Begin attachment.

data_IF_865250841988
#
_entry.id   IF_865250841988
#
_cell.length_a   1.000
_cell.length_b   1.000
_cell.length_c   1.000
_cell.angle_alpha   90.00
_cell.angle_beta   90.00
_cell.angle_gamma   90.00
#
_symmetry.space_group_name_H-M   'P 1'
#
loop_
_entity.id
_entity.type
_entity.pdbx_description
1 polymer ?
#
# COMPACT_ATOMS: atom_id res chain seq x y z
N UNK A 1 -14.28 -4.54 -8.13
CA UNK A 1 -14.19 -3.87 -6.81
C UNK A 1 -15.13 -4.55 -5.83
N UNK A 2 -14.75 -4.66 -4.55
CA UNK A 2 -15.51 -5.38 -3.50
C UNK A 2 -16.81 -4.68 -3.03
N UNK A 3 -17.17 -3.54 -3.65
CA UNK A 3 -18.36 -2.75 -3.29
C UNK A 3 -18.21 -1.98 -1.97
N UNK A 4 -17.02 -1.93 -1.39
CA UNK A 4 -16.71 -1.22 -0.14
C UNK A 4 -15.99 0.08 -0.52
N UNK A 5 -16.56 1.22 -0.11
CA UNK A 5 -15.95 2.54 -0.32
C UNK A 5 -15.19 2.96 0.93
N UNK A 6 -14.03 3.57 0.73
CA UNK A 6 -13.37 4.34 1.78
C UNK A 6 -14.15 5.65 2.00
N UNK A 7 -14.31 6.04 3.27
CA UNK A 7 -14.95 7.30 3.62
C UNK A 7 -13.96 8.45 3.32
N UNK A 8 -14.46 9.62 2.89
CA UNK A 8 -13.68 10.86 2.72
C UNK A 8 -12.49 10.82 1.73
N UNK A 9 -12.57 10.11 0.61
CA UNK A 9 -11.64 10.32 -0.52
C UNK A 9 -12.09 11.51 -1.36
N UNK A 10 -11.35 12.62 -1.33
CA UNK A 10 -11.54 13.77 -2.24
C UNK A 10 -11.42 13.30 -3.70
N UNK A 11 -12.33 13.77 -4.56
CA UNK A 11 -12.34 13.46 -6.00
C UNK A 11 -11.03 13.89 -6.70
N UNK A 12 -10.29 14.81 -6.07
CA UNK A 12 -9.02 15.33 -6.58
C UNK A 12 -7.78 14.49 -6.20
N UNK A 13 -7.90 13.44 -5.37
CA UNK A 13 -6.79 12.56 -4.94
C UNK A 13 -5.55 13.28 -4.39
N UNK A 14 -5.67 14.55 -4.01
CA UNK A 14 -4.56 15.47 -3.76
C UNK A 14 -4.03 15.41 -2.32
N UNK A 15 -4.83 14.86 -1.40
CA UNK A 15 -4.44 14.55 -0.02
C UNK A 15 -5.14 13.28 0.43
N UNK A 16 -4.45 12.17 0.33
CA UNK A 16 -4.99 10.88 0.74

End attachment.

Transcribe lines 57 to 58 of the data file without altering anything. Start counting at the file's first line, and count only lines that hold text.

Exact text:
N UNK A 13 -7.90 13.44 -5.37
CA UNK A 13 -6.79 12.56 -4.94